Some of your questions are impossible to answer because they are an individual thing. The first thing I want to say is that the things I'm writing here are based on my daughter's transplant. I don't know what kind of transplant, or prior diagnoses, your friend had, but my daughter didn't see much difference after her transplant. I think that the Dilated Cardiomyopathy patients feel the greatest difference, because of the type of heart failure they are in. As far as going into heart failure (CHF) with a transplanted heart, quite frankly, it has to be rare from our experience. My daughter has has CHF 3 times that I know of at this point being 10 1/2 years out. Checking with the Hypertrophic Cardiomyopathy Association, with 40,000 members world wide, they don't know of anybody who developed CHF with their new heart. As far as the testing prior to transplant, most of it is the normal stuff: EKGs, Echos, Blood Workups, Caths, Interviews, that type of thing. You will probably have sessions with the hospital social workers as well. People are usually placed on a list by the TRANSPLANT TEAM when they feel the patient has about 18 months of life left. Not sick enough, or too sick, you don't go onto the list. usually they look for patients that are still working, at least part time, and somewhat functioning. Those patients usually have the best outcomes. Transplantation is not a cure for heart disease, it only extends life. The life can be extended for 20 more years in some patients. Coronary Arteries tend to get clogged up quicker in the transplanted heart. Also, the ventricles are usually transplanted, not the whole heart. Adrenaline can play some havor if you aren't used to it, but after awhile, it becomes less bothersome. Do NOT hang around in places where there is a lot of people smoking! The adrenaline will kick in, my daughter landed in the ER over that one. I wouldn't consider drinking with a transplanted heart either; the sun isn't an issue and as far as I know, neither is diabetes, unless you have that prior to the transplant. take your drugs on time EVERY time and that will help you to avoid rejection. Most rejections are managed at home with drugs, but if you get a bad rejection, say a Grade III, you will need to be hospitalized with IVs. If you are sick and miss a dose and can't take the next dose, it's IV time, even if given in the ER. The surgery itself varies with the patient because things like previous surgeries can make things take longer to do, due to scar tissue. My daughter's surgery lasted about 4-5 hours, but she had a lot of scar tissue from an open heart surgery. She stayed in the PICU for a few days and then went to 'Step Down' for another day or two and then out onto the regular floor. We were out of the hospital after about 10 days; the record was 7 days on the floor. The risk of surgery depends on how sick you really are; some patients don't make it off the table, others do very well and go on to live long lives, it just depends on the individual. My daughter's first six weeks at home, we had to give her a drug through a pickline because there was a virus in the new heart; obviously, not everyone has to do that. The worst of the drugs for my daughter was the prednisone. That really came as a shock because the side effects of that drug were not the norm and it took quite a bit of convincing to get the transplant team to finally quit using it. My daughter also has Steven-Johnson Syndrome which means her body doesn't break down drugs the normal way; we stopped keeping a record of the drugs she couldn't take when we hit the 50 point. So for her to take the antirejection drugs without much trouble is really something!! if there is a problem with it now, it is the fact that now she gags everytime she tries to take them, it isn't much fun! Most people don't get sick all the time from the drugs unless you don't tolerate drugs. You do have to be careful about staying away from anyone that is sick as you immune system will be compromised. Wearing a mask isn't much help either because the mask only protects you for about the first half hour! I would never base your decision for translant on what anyone on here writes, it is an individual thing and it may, or may not be, the best thing for you.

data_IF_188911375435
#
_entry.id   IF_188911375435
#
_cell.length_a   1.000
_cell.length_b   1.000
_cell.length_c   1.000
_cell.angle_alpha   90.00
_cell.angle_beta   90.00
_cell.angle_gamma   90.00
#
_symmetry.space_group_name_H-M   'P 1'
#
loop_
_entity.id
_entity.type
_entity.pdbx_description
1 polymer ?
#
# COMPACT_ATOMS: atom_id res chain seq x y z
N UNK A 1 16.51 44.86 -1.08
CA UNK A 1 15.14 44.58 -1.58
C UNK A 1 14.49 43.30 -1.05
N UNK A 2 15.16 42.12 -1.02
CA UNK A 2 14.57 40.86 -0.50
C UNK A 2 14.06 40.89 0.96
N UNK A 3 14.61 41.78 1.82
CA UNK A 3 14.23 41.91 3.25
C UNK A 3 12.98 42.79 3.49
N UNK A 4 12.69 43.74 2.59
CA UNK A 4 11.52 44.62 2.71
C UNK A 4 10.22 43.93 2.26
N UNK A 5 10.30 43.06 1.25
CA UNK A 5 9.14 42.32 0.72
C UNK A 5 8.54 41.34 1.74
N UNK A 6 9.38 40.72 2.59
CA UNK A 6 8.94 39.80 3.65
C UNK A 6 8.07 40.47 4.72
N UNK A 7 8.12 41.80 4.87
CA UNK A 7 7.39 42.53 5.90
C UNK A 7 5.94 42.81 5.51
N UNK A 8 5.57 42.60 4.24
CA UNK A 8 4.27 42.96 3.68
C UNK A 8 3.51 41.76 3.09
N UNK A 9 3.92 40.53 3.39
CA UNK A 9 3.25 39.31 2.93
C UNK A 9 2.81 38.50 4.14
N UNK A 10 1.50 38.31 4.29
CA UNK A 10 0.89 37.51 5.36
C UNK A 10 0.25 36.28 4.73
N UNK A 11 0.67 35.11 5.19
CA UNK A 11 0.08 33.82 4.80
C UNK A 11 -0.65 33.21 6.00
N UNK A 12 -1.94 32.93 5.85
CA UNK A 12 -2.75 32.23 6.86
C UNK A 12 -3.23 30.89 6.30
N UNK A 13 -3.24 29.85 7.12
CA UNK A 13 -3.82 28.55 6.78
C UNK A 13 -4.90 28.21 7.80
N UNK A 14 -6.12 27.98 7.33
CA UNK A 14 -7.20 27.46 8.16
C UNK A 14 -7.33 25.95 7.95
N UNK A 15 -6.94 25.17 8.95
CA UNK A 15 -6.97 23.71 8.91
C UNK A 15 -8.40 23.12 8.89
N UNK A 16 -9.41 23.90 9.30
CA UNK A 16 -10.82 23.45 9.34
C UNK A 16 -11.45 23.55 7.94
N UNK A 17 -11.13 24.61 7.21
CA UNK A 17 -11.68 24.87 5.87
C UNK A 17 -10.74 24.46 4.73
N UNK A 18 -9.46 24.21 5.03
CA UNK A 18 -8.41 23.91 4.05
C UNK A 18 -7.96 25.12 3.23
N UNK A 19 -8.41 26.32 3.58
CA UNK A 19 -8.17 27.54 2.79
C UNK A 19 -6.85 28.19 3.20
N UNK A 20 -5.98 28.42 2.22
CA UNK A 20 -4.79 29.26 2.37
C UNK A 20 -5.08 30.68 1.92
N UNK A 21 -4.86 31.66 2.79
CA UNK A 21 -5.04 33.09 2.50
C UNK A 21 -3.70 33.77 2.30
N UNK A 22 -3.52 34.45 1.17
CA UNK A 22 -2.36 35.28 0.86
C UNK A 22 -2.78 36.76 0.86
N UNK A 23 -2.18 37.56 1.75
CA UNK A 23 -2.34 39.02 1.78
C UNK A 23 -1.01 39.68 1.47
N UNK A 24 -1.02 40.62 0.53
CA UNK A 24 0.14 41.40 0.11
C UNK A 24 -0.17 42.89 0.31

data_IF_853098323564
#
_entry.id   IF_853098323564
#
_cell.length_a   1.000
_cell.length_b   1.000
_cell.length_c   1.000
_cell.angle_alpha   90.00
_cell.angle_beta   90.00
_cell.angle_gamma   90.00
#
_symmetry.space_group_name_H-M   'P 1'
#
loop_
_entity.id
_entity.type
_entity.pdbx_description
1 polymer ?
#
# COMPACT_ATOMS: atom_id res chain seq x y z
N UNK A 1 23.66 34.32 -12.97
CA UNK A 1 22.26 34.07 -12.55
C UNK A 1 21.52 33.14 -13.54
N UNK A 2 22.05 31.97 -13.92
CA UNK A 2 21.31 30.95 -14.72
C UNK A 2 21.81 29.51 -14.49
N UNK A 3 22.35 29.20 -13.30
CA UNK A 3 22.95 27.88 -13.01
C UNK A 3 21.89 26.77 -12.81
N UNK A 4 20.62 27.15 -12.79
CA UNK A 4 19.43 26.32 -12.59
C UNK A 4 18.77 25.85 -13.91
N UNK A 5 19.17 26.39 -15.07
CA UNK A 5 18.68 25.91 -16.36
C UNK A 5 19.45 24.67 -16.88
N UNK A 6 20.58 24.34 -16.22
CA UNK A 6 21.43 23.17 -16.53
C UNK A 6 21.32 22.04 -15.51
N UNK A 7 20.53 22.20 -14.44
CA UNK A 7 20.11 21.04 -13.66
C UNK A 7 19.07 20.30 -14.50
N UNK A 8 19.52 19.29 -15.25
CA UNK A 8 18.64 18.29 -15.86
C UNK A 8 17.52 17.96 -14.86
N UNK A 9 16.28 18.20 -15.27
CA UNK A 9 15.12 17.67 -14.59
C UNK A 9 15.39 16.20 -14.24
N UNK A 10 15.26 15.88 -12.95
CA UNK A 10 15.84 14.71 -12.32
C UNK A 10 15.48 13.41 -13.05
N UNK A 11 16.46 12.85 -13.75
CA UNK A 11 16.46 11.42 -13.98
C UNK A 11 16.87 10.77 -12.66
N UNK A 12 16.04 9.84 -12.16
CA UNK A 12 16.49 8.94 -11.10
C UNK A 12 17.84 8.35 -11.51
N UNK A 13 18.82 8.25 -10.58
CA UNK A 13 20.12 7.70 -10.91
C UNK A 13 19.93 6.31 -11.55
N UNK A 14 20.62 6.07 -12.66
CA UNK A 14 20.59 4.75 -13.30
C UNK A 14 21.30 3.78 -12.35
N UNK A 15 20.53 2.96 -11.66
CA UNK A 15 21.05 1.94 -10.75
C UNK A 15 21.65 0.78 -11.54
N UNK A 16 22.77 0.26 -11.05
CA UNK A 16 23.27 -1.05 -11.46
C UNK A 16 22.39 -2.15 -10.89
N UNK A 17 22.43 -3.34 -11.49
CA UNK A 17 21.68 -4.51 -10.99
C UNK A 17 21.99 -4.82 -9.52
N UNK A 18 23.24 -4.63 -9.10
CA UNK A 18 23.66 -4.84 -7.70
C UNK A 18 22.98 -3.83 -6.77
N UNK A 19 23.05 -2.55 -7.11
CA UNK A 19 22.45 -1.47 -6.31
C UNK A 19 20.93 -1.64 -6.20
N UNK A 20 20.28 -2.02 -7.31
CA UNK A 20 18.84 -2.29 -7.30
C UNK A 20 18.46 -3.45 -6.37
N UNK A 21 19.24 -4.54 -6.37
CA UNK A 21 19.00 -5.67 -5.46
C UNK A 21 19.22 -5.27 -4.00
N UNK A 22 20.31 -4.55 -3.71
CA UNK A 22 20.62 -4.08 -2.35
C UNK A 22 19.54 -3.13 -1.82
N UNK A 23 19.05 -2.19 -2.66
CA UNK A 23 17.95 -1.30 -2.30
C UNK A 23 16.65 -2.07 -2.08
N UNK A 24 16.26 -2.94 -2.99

My father had a heart transplant back in 1988. He's doing really well. yep, not a typo, 1988.